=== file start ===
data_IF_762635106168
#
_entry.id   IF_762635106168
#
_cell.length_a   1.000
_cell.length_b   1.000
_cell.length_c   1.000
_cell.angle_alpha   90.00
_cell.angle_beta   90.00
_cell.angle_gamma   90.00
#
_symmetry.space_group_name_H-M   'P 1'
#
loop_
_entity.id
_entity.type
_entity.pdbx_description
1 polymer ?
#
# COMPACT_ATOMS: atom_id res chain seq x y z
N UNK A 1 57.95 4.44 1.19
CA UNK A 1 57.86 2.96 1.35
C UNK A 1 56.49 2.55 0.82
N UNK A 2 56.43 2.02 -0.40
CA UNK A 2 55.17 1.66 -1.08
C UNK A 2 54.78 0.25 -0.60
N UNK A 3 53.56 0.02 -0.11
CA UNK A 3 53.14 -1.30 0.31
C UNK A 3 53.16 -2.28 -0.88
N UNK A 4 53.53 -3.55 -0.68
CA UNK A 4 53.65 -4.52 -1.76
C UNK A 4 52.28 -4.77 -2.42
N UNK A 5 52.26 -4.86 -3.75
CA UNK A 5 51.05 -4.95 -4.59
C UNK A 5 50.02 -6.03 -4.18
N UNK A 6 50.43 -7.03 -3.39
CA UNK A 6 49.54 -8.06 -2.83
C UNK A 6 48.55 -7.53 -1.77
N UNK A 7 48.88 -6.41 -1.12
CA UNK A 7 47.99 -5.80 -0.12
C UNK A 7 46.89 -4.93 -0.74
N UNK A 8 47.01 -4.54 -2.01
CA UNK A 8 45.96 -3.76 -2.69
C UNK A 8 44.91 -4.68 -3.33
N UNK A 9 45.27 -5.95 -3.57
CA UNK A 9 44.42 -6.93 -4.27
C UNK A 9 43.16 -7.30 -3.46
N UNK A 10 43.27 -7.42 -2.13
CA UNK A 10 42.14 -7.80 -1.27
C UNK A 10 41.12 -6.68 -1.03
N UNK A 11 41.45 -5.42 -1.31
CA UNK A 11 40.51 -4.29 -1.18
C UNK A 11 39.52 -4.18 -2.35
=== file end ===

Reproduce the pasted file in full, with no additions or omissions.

data_IF_762635106168
#
_entry.id   IF_762635106168
#
_cell.length_a   1.000
_cell.length_b   1.000
_cell.length_c   1.000
_cell.angle_alpha   90.00
_cell.angle_beta   90.00
_cell.angle_gamma   90.00
#
_symmetry.space_group_name_H-M   'P 1'
#
loop_
_entity.id
_entity.type
_entity.pdbx_description
1 polymer ?
#
# COMPACT_ATOMS: atom_id res chain seq x y z
N UNK A 1 57.95 4.44 1.19
CA UNK A 1 57.86 2.96 1.35
C UNK A 1 56.49 2.55 0.82
N UNK A 2 56.43 2.02 -0.40
CA UNK A 2 55.17 1.66 -1.08
C UNK A 2 54.78 0.25 -0.60
N UNK A 3 53.56 0.02 -0.11
CA UNK A 3 53.14 -1.30 0.31
C UNK A 3 53.16 -2.28 -0.88
N UNK A 4 53.53 -3.55 -0.68
CA UNK A 4 53.65 -4.52 -1.76
C UNK A 4 52.28 -4.77 -2.42
N UNK A 5 52.26 -4.86 -3.75
CA UNK A 5 51.05 -4.95 -4.59
C UNK A 5 50.02 -6.03 -4.18
N UNK A 6 50.43 -7.03 -3.39
CA UNK A 6 49.54 -8.06 -2.83
C UNK A 6 48.55 -7.53 -1.77
N UNK A 7 48.88 -6.41 -1.12
CA UNK A 7 47.99 -5.80 -0.12
C UNK A 7 46.89 -4.93 -0.74
N UNK A 8 47.01 -4.54 -2.01
CA UNK A 8 45.96 -3.76 -2.69
C UNK A 8 44.91 -4.68 -3.33
N UNK A 9 45.27 -5.95 -3.57
CA UNK A 9 44.42 -6.93 -4.27
C UNK A 9 43.16 -7.30 -3.46
N UNK A 10 43.27 -7.42 -2.13
CA UNK A 10 42.14 -7.80 -1.27
C UNK A 10 41.12 -6.68 -1.03
N UNK A 11 41.45 -5.42 -1.31
CA UNK A 11 40.51 -4.29 -1.18
C UNK A 11 39.52 -4.18 -2.35